of money by adding a Preferred
Seat Donation tag to season
ticket holders' seats, in addition
to the per-game price they
already pay. There's no two ways
around it - Brandon is funneling
in boatloads of money by keeping
his high-paying customers close
to the court. As long as he's here,
don't expect any major changes
to the student section inside
Crisler Center.
Should Beilein consider
shortening Glenn Robinson
IIIs minutes if he continues
to let opposing players
go off on him while not
contributing much to the
offense? - Nathan Pilcowitz,
I think Beilein answered
your question wheni he benched
Robinson for a seove-plus
minute stretch midway through
the second half of last week's
win over Ohio State. Aside
from a 3-pointer late in the
game - and it was a clutch shot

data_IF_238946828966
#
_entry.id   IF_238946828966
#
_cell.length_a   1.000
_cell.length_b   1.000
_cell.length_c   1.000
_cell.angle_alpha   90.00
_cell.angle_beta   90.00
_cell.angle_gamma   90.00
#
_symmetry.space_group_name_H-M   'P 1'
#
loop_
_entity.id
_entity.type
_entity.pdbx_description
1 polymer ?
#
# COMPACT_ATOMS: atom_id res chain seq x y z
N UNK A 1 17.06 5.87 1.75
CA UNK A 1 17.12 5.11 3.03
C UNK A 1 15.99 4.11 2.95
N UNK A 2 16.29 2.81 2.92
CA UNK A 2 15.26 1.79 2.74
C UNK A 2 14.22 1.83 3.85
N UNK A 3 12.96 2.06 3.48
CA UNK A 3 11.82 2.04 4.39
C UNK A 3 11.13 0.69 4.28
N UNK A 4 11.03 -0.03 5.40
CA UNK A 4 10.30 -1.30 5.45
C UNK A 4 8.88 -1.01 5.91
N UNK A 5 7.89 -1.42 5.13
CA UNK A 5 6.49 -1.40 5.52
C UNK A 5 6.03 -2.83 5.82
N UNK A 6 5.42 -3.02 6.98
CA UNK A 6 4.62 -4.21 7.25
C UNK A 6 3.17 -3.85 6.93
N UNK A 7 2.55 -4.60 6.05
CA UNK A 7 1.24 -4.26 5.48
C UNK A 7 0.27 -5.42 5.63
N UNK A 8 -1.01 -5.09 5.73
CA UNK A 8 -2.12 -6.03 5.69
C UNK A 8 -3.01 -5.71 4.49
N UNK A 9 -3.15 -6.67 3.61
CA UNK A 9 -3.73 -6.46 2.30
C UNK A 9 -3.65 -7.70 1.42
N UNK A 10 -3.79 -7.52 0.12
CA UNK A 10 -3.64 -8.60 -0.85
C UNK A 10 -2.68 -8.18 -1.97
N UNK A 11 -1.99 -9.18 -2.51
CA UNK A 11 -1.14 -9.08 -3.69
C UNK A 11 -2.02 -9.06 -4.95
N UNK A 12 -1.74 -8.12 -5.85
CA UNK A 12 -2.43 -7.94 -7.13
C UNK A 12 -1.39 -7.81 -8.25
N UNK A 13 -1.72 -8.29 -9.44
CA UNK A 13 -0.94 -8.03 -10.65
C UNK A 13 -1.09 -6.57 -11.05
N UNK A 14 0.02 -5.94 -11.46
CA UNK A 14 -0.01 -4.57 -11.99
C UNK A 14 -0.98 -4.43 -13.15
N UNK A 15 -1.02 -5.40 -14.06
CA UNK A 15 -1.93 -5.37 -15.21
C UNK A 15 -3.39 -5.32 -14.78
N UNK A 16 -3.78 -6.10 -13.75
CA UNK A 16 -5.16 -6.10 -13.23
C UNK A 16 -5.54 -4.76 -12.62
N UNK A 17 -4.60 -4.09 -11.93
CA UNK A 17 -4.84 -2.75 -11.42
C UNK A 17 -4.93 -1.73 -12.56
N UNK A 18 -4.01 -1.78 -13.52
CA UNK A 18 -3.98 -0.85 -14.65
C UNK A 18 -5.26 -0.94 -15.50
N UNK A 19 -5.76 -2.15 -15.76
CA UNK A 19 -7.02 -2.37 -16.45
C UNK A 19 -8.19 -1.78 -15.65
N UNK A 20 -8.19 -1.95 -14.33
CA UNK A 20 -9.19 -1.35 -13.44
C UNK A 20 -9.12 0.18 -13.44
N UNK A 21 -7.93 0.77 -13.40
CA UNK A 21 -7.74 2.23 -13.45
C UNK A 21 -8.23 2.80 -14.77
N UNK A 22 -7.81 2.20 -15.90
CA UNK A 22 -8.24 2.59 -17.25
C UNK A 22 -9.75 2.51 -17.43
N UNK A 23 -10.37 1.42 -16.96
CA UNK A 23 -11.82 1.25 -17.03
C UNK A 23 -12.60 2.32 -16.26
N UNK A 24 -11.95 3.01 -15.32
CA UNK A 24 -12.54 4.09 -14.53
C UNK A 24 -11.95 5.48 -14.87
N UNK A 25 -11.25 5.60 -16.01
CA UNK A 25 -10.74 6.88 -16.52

that sealed the Wolverines'
win - Robinson played poorly,
offensively and defensively.
In his place, freshman guard
Zak Irvin came in and drained
a big 3-pointer off the bench,
as he has done so many times
throughout conference play, and
proved to be a major sparkplug.
Irvin is young, and his
defense is nowhere near the
level that Robinson has shown
he can play at, especially when
he's matched up with bigger,
stronger forwards in the post.
The freshmen isn't quite a
complete player yet, but his
ability to knock down shots
and score in bunches off the
bench aren't being ignored. In
Sunday's loss to Wisconsin,
Irvin's shots weren't falling and
he struggled to bring much else
to the table.

But Beilein has shown that
when Robinson is struggling and
Irvin isscoring, he'll lengthenthe
freshman's leash and let him play
for longer and longer stretches.
How have team dynamics
and chemistry in the locker
room changed from last
year after losing two of the
leaders? - Mitchell Shecter,
Fascinating question, and I
really think this is one the biggest
changes between this year and
last. You mentioned the loss of
two leaders, of course referring
to TreyBurke and Tim Hardaway
Jr., but remember the Wolverines
also lostfive seniorsto graduation.
With that said, the